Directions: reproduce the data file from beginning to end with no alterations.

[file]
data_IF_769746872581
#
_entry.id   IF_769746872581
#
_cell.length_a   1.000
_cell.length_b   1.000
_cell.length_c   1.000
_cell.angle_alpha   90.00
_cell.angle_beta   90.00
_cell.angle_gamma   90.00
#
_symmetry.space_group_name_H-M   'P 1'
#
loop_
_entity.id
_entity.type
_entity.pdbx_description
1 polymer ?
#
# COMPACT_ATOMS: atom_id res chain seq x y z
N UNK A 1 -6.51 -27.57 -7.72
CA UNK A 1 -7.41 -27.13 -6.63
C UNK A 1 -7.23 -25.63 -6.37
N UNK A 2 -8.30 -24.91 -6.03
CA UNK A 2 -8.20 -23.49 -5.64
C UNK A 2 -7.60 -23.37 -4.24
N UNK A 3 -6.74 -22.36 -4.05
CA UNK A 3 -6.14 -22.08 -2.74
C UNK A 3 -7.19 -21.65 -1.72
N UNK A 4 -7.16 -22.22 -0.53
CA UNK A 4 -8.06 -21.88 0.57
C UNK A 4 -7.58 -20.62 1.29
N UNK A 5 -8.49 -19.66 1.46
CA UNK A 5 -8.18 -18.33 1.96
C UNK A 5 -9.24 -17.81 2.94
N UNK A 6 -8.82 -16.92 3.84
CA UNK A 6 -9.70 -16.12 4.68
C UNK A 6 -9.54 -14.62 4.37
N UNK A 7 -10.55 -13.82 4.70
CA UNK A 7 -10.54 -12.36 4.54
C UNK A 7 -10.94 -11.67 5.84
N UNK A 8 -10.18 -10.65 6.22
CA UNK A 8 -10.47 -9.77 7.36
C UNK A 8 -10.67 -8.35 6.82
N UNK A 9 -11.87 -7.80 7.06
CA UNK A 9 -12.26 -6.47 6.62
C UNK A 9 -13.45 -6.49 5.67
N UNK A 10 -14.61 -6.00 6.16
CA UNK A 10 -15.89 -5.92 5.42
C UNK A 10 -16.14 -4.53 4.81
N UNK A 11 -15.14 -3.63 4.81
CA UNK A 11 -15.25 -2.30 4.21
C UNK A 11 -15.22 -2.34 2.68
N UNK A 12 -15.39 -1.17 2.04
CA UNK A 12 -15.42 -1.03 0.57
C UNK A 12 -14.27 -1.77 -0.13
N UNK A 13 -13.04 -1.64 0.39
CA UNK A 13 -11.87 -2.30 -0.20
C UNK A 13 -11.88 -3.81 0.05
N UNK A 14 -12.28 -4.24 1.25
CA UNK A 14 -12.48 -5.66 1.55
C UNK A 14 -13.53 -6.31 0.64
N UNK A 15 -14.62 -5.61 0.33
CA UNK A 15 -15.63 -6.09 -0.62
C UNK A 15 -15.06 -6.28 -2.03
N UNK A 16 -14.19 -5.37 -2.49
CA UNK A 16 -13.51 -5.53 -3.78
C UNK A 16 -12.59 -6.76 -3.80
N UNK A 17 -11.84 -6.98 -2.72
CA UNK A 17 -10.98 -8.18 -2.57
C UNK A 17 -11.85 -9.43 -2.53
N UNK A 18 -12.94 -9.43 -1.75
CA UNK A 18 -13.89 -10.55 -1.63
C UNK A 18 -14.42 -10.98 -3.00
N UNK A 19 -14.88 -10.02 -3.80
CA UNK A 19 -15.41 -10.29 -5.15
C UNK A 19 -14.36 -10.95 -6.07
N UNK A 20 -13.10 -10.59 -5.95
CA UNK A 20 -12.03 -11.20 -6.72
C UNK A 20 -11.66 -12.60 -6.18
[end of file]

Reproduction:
data_IF_769746872581
#
_entry.id   IF_769746872581
#
_cell.length_a   1.000
_cell.length_b   1.000
_cell.length_c   1.000
_cell.angle_alpha   90.00
_cell.angle_beta   90.00
_cell.angle_gamma   90.00
#
_symmetry.space_group_name_H-M   'P 1'
#
loop_
_entity.id
_entity.type
_entity.pdbx_description
1 polymer ?
#
# COMPACT_ATOMS: atom_id res chain seq x y z
N UNK A 1 -6.51 -27.57 -7.72
CA UNK A 1 -7.41 -27.13 -6.63
C UNK A 1 -7.23 -25.63 -6.37
N UNK A 2 -8.30 -24.91 -6.03
CA UNK A 2 -8.20 -23.49 -5.64
C UNK A 2 -7.60 -23.37 -4.24
N UNK A 3 -6.74 -22.36 -4.05
CA UNK A 3 -6.14 -22.08 -2.74
C UNK A 3 -7.19 -21.65 -1.72
N UNK A 4 -7.16 -22.22 -0.53
CA UNK A 4 -8.06 -21.88 0.57
C UNK A 4 -7.58 -20.62 1.29
N UNK A 5 -8.49 -19.66 1.46
CA UNK A 5 -8.18 -18.33 1.96
C UNK A 5 -9.24 -17.81 2.94
N UNK A 6 -8.82 -16.92 3.84
CA UNK A 6 -9.70 -16.12 4.68
C UNK A 6 -9.54 -14.62 4.37
N UNK A 7 -10.55 -13.82 4.70
CA UNK A 7 -10.54 -12.36 4.54
C UNK A 7 -10.94 -11.67 5.84
N UNK A 8 -10.18 -10.65 6.22
CA UNK A 8 -10.47 -9.77 7.36
C UNK A 8 -10.67 -8.35 6.82
N UNK A 9 -11.87 -7.80 7.06
CA UNK A 9 -12.26 -6.47 6.62
C UNK A 9 -13.45 -6.49 5.67
N UNK A 10 -14.61 -6.00 6.16
CA UNK A 10 -15.89 -5.92 5.42
C UNK A 10 -16.14 -4.53 4.81
N UNK A 11 -15.14 -3.63 4.81
CA UNK A 11 -15.25 -2.30 4.21
C UNK A 11 -15.22 -2.34 2.68
N UNK A 12 -15.39 -1.17 2.04
CA UNK A 12 -15.42 -1.03 0.57
C UNK A 12 -14.27 -1.77 -0.13
N UNK A 13 -13.04 -1.64 0.39
CA UNK A 13 -11.87 -2.30 -0.20
C UNK A 13 -11.88 -3.81 0.05
N UNK A 14 -12.28 -4.24 1.25
CA UNK A 14 -12.48 -5.66 1.55
C UNK A 14 -13.53 -6.31 0.64
N UNK A 15 -14.62 -5.61 0.33
CA UNK A 15 -15.63 -6.09 -0.62
C UNK A 15 -15.06 -6.28 -2.03
N UNK A 16 -14.19 -5.37 -2.49
CA UNK A 16 -13.51 -5.53 -3.78
C UNK A 16 -12.59 -6.76 -3.80
N UNK A 17 -11.84 -6.98 -2.72
CA UNK A 17 -10.98 -8.18 -2.57
C UNK A 17 -11.85 -9.43 -2.53
N UNK A 18 -12.94 -9.43 -1.75
CA UNK A 18 -13.89 -10.55 -1.63
C UNK A 18 -14.42 -10.98 -3.00
N UNK A 19 -14.88 -10.02 -3.80
CA UNK A 19 -15.41 -10.29 -5.15
C UNK A 19 -14.36 -10.95 -6.07
N UNK A 20 -13.10 -10.59 -5.95
CA UNK A 20 -12.03 -11.20 -6.72
C UNK A 20 -11.66 -12.60 -6.18